Wednesday, November 22, 2017

The Sad Tale of the Perquimans County Sheriff

A Sheriff Gagged and Robbed.

            It is stated, that Sheriff Jno. H. Cox, of Perquimans county, was met on the road two miles out of Hertford, the county seat, by two masked men, one armed with a double barrel gun and the other with a pistol, who gagged and tied him to a tree and robbed him of $1642 in money. He was thus found two hours after by some one passing. No clue to the perpetrators.
            Sheriff Cox was taking the money to Edenton [Chowan Co.] to express to Treasurer Worth.

[The Chatham Record (Pittsboro, NC) 20 Feb 1879]


            Sheriff J. H. Cox—This gentleman reached this city (Raleigh, Wake co.) Thursday night. He is the sheriff who had the misfortune to be robbed a few days ago in Perquimans county of $1,642. The foot-pads took him from his buggy at the point of a double-barreled gun and pistol and despoiled him of his tax money. He says that being tied for two hours to a tree is all very fine for boys to read about in a yellow-back novel, 4 for a dime, but devilish poor fun for a sheriff who has got to devote his term of office to
retrenchment in order to get even again.

[The Charlotte Democrat (Charlotte, NC) 21 Feb 1879]


Wednesday, Feb. 26, 1879

night session.

            Bill for the relief of Jno. H. Cox, sheriff of Perquimans county. Passed

[Observer (Raleigh, NC) 22 Feb 1879 and 27 Feb 1879]


            Robert White has been elected Sheriff of the county of Perquimans to succeed Jno. Cox [who] resigned.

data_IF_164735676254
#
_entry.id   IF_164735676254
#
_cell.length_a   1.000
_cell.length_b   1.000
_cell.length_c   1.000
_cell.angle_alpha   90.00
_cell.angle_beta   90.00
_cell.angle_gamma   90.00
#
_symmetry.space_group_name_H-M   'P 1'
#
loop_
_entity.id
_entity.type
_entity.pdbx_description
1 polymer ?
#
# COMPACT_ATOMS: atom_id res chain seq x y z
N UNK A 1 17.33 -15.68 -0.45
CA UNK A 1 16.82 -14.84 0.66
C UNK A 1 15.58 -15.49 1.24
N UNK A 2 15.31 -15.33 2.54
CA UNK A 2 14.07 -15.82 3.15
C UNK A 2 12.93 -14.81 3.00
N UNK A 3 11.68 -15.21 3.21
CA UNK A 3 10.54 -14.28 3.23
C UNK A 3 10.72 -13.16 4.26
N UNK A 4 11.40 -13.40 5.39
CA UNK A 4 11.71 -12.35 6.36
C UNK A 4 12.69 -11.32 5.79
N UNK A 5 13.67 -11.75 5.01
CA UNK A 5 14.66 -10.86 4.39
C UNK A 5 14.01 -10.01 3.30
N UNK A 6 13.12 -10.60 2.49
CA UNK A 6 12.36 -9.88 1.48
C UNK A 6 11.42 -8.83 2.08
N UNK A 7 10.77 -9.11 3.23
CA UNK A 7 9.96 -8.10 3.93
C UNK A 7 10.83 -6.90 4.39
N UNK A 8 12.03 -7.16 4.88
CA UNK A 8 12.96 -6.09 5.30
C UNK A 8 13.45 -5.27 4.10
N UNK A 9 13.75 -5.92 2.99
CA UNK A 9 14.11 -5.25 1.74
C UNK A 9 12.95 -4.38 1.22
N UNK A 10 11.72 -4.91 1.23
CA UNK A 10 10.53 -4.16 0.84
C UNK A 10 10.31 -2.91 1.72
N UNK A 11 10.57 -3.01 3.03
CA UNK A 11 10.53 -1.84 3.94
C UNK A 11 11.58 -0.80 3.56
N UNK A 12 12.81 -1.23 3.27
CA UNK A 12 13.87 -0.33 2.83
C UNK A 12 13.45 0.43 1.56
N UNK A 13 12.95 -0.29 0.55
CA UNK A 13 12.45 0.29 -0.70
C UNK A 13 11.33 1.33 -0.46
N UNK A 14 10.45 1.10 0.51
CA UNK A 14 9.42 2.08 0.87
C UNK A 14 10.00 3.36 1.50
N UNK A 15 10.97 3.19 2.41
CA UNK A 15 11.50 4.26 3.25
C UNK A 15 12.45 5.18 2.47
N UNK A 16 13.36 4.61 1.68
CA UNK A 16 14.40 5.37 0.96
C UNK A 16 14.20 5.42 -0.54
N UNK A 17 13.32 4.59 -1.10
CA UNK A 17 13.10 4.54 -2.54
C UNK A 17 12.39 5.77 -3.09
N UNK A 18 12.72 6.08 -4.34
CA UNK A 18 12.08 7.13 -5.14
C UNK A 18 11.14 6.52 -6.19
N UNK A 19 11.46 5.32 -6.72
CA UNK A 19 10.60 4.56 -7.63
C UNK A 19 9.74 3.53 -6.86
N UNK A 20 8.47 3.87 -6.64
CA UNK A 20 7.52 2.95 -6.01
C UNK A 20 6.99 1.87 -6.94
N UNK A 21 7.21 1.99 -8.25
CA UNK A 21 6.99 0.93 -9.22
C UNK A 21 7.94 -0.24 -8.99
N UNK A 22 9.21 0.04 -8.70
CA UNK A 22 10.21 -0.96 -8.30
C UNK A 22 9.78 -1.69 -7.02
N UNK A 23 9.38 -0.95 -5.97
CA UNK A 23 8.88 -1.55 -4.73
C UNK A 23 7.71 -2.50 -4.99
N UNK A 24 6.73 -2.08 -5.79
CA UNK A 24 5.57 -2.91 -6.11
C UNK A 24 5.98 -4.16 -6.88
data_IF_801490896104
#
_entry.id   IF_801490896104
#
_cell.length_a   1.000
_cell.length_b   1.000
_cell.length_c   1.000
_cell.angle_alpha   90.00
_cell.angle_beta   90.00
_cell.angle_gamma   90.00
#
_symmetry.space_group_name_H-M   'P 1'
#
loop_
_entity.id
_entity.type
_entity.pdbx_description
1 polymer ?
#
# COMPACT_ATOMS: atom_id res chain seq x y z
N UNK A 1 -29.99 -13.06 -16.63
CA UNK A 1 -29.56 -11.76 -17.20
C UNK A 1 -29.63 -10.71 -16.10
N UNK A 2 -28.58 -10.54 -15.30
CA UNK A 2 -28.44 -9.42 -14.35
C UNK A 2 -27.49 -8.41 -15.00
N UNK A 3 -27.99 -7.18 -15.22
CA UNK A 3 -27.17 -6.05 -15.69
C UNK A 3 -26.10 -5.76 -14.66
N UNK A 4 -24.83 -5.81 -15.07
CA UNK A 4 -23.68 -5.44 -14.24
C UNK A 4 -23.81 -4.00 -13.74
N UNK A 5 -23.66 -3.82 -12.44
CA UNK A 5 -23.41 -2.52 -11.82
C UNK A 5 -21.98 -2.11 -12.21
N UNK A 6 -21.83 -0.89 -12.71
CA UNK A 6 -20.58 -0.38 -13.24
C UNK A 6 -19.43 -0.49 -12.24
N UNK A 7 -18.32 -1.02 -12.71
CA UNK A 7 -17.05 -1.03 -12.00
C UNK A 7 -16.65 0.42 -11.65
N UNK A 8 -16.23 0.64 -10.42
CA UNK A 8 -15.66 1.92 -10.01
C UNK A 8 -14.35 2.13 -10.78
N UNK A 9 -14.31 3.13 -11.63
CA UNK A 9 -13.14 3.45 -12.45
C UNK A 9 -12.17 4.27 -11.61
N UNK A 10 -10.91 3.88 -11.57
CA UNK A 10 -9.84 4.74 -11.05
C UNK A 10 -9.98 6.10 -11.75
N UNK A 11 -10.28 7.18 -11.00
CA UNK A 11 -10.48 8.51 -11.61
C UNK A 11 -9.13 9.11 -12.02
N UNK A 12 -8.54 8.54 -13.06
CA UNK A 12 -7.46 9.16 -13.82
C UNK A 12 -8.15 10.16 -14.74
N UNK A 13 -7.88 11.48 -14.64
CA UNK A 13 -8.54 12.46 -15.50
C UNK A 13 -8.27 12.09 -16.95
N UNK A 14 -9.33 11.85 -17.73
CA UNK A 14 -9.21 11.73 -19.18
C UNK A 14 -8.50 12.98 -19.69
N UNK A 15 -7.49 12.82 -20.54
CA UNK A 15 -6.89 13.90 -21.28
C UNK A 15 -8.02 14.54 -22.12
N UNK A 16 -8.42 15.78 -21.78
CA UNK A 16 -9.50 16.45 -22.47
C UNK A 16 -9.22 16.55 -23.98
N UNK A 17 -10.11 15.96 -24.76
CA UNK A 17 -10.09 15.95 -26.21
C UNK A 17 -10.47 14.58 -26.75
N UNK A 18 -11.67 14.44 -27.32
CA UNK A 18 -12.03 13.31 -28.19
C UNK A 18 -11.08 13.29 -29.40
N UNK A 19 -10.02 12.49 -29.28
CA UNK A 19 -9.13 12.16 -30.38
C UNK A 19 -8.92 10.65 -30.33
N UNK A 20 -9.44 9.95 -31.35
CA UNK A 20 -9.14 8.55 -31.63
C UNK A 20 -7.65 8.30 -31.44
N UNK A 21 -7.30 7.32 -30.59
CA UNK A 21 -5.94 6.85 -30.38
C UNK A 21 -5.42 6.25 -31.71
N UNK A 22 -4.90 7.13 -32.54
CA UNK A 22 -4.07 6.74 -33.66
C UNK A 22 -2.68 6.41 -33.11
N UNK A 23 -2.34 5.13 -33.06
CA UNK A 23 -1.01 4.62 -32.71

[The Weekly Economist Elizabeth City, NC) 9 Sep 1879]

Monday, November 20, 2017

Halifax County Archaeological Find

            Ancient Americans.—The work men engaged in opening a way for the projected railroad between Weldon (Halifax Co.) and Garysburg  (Northampton Co.), N.C., struck, about a mile from the former place in a bank beside the river, a catacomb of skeletons, supposed to be those of Indians of a remote age, a lost and forgotten race. The bodies exhumed were of a strange and remarkable formation.
            The skulls were nearly an inch in thickness; the teeth were filed sharp as those of cannibals, the enamel perfectly preserved; the bones were of wonderful length and strength, the former being probably as great as eight of nine feet. Near their heads were sharp stone arrows, some mortars in which their corn was brayed, and the bowls and pipes, apparently of soapstone. The teeth of the skeletons are said to be as large as those of a horse.
            The bodies were found closely packed together, laid tier on tier, as it seemed. There was no discernable ingress or egress to the mound. The mystery is who these giants were, to what race they belonged, to what era, and how they came to be buried there. To these inquiries no answer has yet been made, and meantime the ruthless spaces continue to cleave skull and body asunder, throwing up in mangled masses the bones of this heroic tribe. It is hoped that some effort will be made to preserve authentic and accurate accounts of these discoveries, and to throw some light, if possible, on the lost tribe whose bones are thus rudely disturbed from their sleep in the earth’s bosom.—Raleigh Republican

[The Charlotte Observer (Charlotte, NC) 26 May 1874]

Note: I wonder what happened to these artifacts?